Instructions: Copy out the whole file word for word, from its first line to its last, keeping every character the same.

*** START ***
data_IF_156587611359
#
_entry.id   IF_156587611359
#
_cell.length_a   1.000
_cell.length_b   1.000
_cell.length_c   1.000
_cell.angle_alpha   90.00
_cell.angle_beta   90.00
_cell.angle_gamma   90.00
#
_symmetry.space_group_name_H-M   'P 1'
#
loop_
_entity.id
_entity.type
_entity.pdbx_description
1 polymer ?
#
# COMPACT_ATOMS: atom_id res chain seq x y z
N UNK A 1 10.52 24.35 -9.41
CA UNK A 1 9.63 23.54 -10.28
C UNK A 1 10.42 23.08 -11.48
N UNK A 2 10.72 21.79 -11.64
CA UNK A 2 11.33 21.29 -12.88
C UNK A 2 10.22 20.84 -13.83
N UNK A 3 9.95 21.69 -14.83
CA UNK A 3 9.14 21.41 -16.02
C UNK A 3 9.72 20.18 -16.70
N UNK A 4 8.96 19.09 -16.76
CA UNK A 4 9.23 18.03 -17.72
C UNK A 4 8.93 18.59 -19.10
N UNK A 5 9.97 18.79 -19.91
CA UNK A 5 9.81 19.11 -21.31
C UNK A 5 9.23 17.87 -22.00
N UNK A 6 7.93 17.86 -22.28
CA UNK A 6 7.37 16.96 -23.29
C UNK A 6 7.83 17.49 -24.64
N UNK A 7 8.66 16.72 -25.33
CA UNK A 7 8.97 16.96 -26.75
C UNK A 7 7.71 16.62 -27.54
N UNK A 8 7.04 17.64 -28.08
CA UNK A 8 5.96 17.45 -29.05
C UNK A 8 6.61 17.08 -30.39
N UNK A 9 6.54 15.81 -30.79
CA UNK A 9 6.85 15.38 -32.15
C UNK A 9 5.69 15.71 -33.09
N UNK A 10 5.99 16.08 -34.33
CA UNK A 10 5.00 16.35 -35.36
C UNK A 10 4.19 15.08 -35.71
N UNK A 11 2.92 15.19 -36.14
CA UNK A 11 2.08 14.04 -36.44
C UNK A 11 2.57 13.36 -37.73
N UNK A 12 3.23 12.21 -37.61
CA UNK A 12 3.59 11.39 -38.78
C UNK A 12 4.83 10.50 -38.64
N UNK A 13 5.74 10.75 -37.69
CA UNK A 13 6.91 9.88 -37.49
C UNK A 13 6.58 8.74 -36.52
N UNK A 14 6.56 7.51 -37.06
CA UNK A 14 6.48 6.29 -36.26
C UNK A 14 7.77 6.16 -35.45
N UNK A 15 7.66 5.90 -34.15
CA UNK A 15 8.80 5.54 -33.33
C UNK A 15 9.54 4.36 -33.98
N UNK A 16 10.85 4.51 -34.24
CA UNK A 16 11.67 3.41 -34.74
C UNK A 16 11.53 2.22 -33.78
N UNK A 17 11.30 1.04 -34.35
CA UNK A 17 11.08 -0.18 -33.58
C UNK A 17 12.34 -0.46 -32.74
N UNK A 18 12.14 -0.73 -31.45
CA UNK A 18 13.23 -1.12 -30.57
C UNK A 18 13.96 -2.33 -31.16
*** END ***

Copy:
data_IF_156587611359
#
_entry.id   IF_156587611359
#
_cell.length_a   1.000
_cell.length_b   1.000
_cell.length_c   1.000
_cell.angle_alpha   90.00
_cell.angle_beta   90.00
_cell.angle_gamma   90.00
#
_symmetry.space_group_name_H-M   'P 1'
#
loop_
_entity.id
_entity.type
_entity.pdbx_description
1 polymer ?
#
# COMPACT_ATOMS: atom_id res chain seq x y z
N UNK A 1 10.52 24.35 -9.41
CA UNK A 1 9.63 23.54 -10.28
C UNK A 1 10.42 23.08 -11.48
N UNK A 2 10.72 21.79 -11.64
CA UNK A 2 11.33 21.29 -12.88
C UNK A 2 10.22 20.84 -13.83
N UNK A 3 9.95 21.69 -14.83
CA UNK A 3 9.14 21.41 -16.02
C UNK A 3 9.72 20.18 -16.70
N UNK A 4 8.96 19.09 -16.76
CA UNK A 4 9.23 18.03 -17.72
C UNK A 4 8.93 18.59 -19.10
N UNK A 5 9.97 18.79 -19.91
CA UNK A 5 9.81 19.11 -21.31
C UNK A 5 9.23 17.87 -22.00
N UNK A 6 7.93 17.86 -22.28
CA UNK A 6 7.37 16.96 -23.29
C UNK A 6 7.83 17.49 -24.64
N UNK A 7 8.66 16.72 -25.33
CA UNK A 7 8.97 16.96 -26.75
C UNK A 7 7.71 16.62 -27.54
N UNK A 8 7.04 17.64 -28.08
CA UNK A 8 5.96 17.45 -29.05
C UNK A 8 6.61 17.08 -30.39
N UNK A 9 6.54 15.81 -30.79
CA UNK A 9 6.85 15.38 -32.15
C UNK A 9 5.69 15.71 -33.09
N UNK A 10 5.99 16.08 -34.33
CA UNK A 10 5.00 16.35 -35.36
C UNK A 10 4.19 15.08 -35.71
N UNK A 11 2.92 15.19 -36.14
CA UNK A 11 2.08 14.04 -36.44
C UNK A 11 2.57 13.36 -37.73
N UNK A 12 3.23 12.21 -37.61
CA UNK A 12 3.59 11.39 -38.78
C UNK A 12 4.83 10.50 -38.64
N UNK A 13 5.74 10.75 -37.69
CA UNK A 13 6.91 9.88 -37.49
C UNK A 13 6.58 8.74 -36.52
N UNK A 14 6.56 7.51 -37.06
CA UNK A 14 6.48 6.29 -36.26
C UNK A 14 7.77 6.16 -35.45
N UNK A 15 7.66 5.90 -34.15
CA UNK A 15 8.80 5.54 -33.33
C UNK A 15 9.54 4.36 -33.98
N UNK A 16 10.85 4.51 -34.24
CA UNK A 16 11.67 3.41 -34.74
C UNK A 16 11.53 2.22 -33.78
N UNK A 17 11.30 1.04 -34.35
CA UNK A 17 11.08 -0.18 -33.58
C UNK A 17 12.34 -0.46 -32.74
N UNK A 18 12.14 -0.73 -31.45
CA UNK A 18 13.23 -1.12 -30.57
C UNK A 18 13.96 -2.33 -31.16